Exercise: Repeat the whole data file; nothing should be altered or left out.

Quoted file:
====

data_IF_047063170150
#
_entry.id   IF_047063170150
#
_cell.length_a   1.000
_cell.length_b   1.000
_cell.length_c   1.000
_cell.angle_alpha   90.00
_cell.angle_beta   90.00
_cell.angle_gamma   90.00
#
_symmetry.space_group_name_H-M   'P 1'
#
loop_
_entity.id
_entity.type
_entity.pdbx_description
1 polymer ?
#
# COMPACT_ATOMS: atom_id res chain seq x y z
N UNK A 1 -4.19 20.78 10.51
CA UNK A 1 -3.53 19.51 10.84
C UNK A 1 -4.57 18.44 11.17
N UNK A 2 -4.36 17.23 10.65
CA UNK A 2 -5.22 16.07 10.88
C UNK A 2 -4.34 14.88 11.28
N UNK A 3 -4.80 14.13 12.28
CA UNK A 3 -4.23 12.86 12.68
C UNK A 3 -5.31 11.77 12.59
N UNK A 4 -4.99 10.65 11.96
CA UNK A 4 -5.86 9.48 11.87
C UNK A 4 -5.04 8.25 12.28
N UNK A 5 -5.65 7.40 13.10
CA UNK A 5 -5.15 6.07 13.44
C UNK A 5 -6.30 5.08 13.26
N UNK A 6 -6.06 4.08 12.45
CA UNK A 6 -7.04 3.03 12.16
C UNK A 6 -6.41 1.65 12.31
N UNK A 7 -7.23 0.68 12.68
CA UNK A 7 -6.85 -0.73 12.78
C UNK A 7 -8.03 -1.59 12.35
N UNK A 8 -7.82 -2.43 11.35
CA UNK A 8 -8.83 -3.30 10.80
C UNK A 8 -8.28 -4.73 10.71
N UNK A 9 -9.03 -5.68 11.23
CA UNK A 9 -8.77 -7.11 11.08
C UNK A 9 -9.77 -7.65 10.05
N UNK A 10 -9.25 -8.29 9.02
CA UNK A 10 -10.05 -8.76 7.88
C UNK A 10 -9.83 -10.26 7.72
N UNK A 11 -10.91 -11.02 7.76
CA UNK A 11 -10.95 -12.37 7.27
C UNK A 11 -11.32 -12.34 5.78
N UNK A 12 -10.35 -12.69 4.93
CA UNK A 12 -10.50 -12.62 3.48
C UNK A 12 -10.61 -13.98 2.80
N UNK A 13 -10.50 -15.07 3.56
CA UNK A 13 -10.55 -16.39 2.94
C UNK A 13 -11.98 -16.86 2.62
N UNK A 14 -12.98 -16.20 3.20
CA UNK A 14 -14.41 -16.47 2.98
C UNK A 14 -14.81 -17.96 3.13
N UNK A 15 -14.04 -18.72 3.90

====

data_IF_047063170150
#
_entry.id   IF_047063170150
#
_cell.length_a   1.000
_cell.length_b   1.000
_cell.length_c   1.000
_cell.angle_alpha   90.00
_cell.angle_beta   90.00
_cell.angle_gamma   90.00
#
_symmetry.space_group_name_H-M   'P 1'
#
loop_
_entity.id
_entity.type
_entity.pdbx_description
1 polymer ?
#
# COMPACT_ATOMS: atom_id res chain seq x y z
N UNK A 1 -4.19 20.78 10.51
CA UNK A 1 -3.53 19.51 10.84
C UNK A 1 -4.57 18.44 11.17
N UNK A 2 -4.36 17.23 10.65
CA UNK A 2 -5.22 16.07 10.88
C UNK A 2 -4.34 14.88 11.28
N UNK A 3 -4.80 14.13 12.28
CA UNK A 3 -4.23 12.86 12.68
C UNK A 3 -5.31 11.77 12.59
N UNK A 4 -4.99 10.65 11.96
CA UNK A 4 -5.86 9.48 11.87
C UNK A 4 -5.04 8.25 12.28
N UNK A 5 -5.65 7.40 13.10
CA UNK A 5 -5.15 6.07 13.44
C UNK A 5 -6.30 5.08 13.26
N UNK A 6 -6.06 4.08 12.45
CA UNK A 6 -7.04 3.03 12.16
C UNK A 6 -6.41 1.65 12.31
N UNK A 7 -7.23 0.68 12.68
CA UNK A 7 -6.85 -0.73 12.78
C UNK A 7 -8.03 -1.59 12.35
N UNK A 8 -7.82 -2.43 11.35
CA UNK A 8 -8.83 -3.30 10.80
C UNK A 8 -8.28 -4.73 10.71
N UNK A 9 -9.03 -5.68 11.23
CA UNK A 9 -8.77 -7.11 11.08
C UNK A 9 -9.77 -7.65 10.05
N UNK A 10 -9.25 -8.29 9.02
CA UNK A 10 -10.05 -8.76 7.88
C UNK A 10 -9.83 -10.26 7.72
N UNK A 11 -10.91 -11.02 7.76
CA UNK A 11 -10.95 -12.37 7.27
C UNK A 11 -11.32 -12.34 5.78
N UNK A 12 -10.35 -12.69 4.93
CA UNK A 12 -10.50 -12.62 3.48
C UNK A 12 -10.61 -13.98 2.80
N UNK A 13 -10.50 -15.07 3.56
CA UNK A 13 -10.55 -16.39 2.94
C UNK A 13 -11.98 -16.86 2.62
N UNK A 14 -12.98 -16.20 3.20
CA UNK A 14 -14.41 -16.47 2.98
C UNK A 14 -14.81 -17.96 3.13
N UNK A 15 -14.04 -18.72 3.90